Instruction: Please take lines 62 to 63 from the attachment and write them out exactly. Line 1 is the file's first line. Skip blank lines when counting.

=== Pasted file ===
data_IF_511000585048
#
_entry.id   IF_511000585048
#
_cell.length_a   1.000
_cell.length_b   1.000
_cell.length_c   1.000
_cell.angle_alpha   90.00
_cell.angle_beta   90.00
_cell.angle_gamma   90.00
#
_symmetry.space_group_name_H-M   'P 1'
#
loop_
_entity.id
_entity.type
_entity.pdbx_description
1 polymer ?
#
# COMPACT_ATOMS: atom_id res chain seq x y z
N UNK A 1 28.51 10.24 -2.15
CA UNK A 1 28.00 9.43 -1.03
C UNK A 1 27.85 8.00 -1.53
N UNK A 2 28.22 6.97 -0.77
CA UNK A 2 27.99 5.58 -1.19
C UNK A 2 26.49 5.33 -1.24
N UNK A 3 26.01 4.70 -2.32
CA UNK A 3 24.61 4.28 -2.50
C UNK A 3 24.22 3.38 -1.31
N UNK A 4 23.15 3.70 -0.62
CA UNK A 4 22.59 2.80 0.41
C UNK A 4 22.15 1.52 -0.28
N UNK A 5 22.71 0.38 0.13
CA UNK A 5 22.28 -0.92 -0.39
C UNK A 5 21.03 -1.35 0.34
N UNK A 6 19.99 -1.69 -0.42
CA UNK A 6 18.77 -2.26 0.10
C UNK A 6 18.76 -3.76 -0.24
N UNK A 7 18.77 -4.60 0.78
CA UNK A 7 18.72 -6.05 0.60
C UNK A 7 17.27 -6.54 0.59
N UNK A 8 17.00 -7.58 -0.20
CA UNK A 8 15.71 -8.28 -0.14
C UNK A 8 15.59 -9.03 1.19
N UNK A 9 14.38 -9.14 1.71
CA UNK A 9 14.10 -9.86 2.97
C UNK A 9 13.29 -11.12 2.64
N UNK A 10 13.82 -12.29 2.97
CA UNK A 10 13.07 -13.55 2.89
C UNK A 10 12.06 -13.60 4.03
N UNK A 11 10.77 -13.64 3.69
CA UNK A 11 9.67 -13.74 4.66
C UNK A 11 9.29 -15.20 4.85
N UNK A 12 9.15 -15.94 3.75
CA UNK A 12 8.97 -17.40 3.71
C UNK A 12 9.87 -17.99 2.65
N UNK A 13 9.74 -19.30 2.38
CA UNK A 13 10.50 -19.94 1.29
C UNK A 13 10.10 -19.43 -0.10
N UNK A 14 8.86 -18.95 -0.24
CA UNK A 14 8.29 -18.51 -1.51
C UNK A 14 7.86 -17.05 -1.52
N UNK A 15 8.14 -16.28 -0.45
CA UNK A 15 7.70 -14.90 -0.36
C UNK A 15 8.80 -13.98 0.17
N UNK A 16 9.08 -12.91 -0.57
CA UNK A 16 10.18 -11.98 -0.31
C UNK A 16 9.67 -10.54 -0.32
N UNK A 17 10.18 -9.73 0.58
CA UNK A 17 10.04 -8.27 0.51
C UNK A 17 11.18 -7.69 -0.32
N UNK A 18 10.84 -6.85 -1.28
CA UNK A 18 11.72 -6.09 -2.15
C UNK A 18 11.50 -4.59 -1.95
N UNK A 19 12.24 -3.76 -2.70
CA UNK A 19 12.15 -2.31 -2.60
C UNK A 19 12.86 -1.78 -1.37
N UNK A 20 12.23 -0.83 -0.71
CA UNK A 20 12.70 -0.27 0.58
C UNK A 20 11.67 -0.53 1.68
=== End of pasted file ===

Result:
C UNK A 14 7.86 -17.05 -1.52
N UNK A 15 8.14 -16.28 -0.45